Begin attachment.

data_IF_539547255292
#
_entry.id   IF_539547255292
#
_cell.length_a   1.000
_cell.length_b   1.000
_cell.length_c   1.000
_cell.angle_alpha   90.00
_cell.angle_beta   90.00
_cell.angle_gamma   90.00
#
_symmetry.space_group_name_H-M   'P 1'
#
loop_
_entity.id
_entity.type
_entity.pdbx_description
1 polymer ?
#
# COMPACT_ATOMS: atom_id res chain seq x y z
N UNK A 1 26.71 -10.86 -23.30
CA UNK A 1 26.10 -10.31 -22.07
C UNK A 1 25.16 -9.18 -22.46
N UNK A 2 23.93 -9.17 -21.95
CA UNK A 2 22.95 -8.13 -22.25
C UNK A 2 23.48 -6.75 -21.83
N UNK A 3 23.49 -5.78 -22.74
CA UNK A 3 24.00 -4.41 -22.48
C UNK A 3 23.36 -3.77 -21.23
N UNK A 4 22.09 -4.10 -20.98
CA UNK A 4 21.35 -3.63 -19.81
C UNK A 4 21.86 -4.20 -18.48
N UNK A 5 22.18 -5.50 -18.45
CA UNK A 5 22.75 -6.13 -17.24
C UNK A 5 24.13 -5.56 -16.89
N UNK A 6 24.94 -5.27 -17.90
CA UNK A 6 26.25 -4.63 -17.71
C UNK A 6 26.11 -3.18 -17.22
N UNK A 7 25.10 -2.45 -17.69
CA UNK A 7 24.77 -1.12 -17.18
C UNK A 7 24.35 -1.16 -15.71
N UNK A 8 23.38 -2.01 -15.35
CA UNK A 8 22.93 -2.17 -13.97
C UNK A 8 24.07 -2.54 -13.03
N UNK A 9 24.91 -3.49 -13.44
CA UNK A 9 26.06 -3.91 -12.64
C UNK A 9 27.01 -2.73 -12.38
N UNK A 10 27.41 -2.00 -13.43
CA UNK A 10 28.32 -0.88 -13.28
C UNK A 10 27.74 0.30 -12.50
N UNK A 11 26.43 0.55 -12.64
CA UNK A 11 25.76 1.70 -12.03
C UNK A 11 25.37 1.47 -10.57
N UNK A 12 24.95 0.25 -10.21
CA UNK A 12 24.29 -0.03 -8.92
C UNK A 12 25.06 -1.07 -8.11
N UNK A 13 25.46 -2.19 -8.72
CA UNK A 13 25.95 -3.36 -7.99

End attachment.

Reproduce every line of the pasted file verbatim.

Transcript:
data_IF_539547255292
#
_entry.id   IF_539547255292
#
_cell.length_a   1.000
_cell.length_b   1.000
_cell.length_c   1.000
_cell.angle_alpha   90.00
_cell.angle_beta   90.00
_cell.angle_gamma   90.00
#
_symmetry.space_group_name_H-M   'P 1'
#
loop_
_entity.id
_entity.type
_entity.pdbx_description
1 polymer ?
#
# COMPACT_ATOMS: atom_id res chain seq x y z
N UNK A 1 26.71 -10.86 -23.30
CA UNK A 1 26.10 -10.31 -22.07
C UNK A 1 25.16 -9.18 -22.46
N UNK A 2 23.93 -9.17 -21.95
CA UNK A 2 22.95 -8.13 -22.25
C UNK A 2 23.48 -6.75 -21.83
N UNK A 3 23.49 -5.78 -22.74
CA UNK A 3 24.00 -4.41 -22.48
C UNK A 3 23.36 -3.77 -21.23
N UNK A 4 22.09 -4.10 -20.98
CA UNK A 4 21.35 -3.63 -19.81
C UNK A 4 21.86 -4.20 -18.48
N UNK A 5 22.18 -5.50 -18.45
CA UNK A 5 22.75 -6.13 -17.24
C UNK A 5 24.13 -5.56 -16.89
N UNK A 6 24.94 -5.27 -17.90
CA UNK A 6 26.25 -4.63 -17.71
C UNK A 6 26.11 -3.18 -17.22
N UNK A 7 25.10 -2.45 -17.69
CA UNK A 7 24.77 -1.12 -17.18
C UNK A 7 24.35 -1.16 -15.71
N UNK A 8 23.38 -2.01 -15.35
CA UNK A 8 22.93 -2.17 -13.97
C UNK A 8 24.07 -2.54 -13.03
N UNK A 9 24.91 -3.49 -13.44
CA UNK A 9 26.06 -3.91 -12.64
C UNK A 9 27.01 -2.73 -12.38
N UNK A 10 27.41 -2.00 -13.43
CA UNK A 10 28.32 -0.88 -13.28
C UNK A 10 27.74 0.30 -12.50
N UNK A 11 26.43 0.55 -12.64
CA UNK A 11 25.76 1.70 -12.03
C UNK A 11 25.37 1.47 -10.57
N UNK A 12 24.95 0.25 -10.21
CA UNK A 12 24.29 -0.03 -8.92
C UNK A 12 25.06 -1.07 -8.11
N UNK A 13 25.46 -2.19 -8.72
CA UNK A 13 25.95 -3.36 -7.99